The CR Men’s director wrote, “His struggle with pornography sounds like it has been ongoing with consistent defeat. I am saddened that he felt the need to resign, instead of “sitting the bench” for a season. This indicates to me that he couldn’t be honest with his employer (my assumption, of course). In the future, I hope and pray that ______ will see his struggle with porn as a platform of authenticity that God can use in his life to relate to and minister to others. As he relates to and ministers to others, he will experience freedom and fellowship like never before (1 John 1, 2 Cor. 1). He just needs the opportunity to begin sharing. I would highly recommend CR or some other Christ-centered recovery program.”
You asked for a list of disqualifying sins and “off-limits” places of service and leadership. I don’t know that such a list exists, although I do think it’s important to keep in mind Paul’s command and statement in 1 Cor 6:18—”Flee immorality. Every other sin that a man commits is outside the body, but the immoral man sins against his own body.” Sexual sin (defined as “illicit intercourse,” the meaning of porneia, translated “immorality”) is in a different category than other sins. For example, if a man or woman in church leadership has an ongoing sin problem with having sex with anyone they’re not married to, they need to direct their energies into learning chastity and purity, learning to keep their passions under control (1 Thess. 4:3-5), rather than continuing to minister to others in the name of Jesus while practicing the hypocrisy that Jesus condemned.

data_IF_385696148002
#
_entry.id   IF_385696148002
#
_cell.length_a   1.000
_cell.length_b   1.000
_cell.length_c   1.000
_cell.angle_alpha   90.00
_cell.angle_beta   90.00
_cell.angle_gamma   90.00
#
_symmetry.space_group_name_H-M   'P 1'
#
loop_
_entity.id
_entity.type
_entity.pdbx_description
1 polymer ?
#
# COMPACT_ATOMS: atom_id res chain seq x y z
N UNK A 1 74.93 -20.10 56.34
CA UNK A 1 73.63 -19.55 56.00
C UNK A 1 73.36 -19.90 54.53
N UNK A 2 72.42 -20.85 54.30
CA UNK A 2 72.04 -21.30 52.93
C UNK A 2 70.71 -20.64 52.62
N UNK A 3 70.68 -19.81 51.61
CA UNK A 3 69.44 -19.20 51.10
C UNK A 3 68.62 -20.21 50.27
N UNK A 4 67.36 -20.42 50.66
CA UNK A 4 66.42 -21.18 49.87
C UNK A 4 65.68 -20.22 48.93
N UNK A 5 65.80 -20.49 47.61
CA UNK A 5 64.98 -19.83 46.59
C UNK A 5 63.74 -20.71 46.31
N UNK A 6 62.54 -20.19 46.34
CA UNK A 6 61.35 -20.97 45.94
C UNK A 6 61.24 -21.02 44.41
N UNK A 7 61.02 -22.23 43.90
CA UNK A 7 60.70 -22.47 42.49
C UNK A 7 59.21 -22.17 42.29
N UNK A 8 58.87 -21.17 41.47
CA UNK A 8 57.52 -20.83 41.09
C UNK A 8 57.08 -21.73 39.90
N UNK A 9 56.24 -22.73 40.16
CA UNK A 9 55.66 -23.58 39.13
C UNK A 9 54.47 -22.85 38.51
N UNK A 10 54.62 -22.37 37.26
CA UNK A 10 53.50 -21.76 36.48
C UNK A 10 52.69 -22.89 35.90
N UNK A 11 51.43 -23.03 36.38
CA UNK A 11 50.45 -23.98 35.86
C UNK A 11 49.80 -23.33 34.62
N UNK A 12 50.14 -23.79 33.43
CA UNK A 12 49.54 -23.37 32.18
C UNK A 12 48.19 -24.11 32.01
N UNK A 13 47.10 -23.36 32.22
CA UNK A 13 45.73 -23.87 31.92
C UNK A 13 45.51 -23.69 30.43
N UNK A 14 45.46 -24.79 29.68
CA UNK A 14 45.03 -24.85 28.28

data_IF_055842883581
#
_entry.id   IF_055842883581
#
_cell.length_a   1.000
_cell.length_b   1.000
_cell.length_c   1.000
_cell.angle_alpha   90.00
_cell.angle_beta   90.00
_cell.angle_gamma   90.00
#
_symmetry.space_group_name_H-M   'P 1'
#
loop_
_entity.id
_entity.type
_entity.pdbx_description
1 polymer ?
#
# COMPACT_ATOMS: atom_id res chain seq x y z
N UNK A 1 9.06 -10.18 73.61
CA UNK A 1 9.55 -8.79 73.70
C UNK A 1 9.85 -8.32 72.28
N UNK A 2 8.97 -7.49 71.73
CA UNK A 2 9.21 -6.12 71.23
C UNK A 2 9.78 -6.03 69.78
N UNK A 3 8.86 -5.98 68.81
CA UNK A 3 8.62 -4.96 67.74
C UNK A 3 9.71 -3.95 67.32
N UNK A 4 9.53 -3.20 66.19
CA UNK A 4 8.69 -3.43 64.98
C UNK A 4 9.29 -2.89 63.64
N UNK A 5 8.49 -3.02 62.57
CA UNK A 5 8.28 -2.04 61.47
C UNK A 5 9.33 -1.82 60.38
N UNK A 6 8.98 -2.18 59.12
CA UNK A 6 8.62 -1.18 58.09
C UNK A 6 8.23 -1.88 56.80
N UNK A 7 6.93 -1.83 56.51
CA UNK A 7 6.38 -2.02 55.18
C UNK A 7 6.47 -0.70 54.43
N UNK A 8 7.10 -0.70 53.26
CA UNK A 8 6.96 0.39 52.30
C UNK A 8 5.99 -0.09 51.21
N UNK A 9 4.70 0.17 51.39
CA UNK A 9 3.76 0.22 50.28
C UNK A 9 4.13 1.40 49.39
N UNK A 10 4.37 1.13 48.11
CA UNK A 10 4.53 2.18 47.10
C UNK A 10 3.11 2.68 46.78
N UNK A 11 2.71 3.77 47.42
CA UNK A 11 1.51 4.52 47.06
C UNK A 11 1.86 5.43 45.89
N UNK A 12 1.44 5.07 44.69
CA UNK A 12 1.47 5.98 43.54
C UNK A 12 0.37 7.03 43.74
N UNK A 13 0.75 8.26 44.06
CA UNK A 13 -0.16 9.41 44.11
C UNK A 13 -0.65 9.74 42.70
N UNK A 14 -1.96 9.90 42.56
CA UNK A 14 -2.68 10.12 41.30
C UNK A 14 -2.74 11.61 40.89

One of the themes that runs throughout the gospels is the importance of the heart as opposed to outward appearance. What grieved the Lord Jesus was not sinners who came to Him with a broken, contrite spirit (Ps. 51:17), but religious leaders with a hard, rebellious heart. In the Sermon on the Mount, He revealed the way God sees the sinfulness of the heart, even if it doesn’t manifest in outwardly apparent sin. So I would respectfully suggest that what disqualifies someone for a position of responsibility is a hard, rebellious heart.
This may have been more than you expected when you wrote, but I do hope you find it helpful.
Update 2018: Watermark is no longer using the Celebrate Recovery curriculum, though we parted from the CR folks on very good terms. We have written our own program called “re:generation,” which a growing number of other churches have brought to their congregations: www.regenerationrecovery.org/.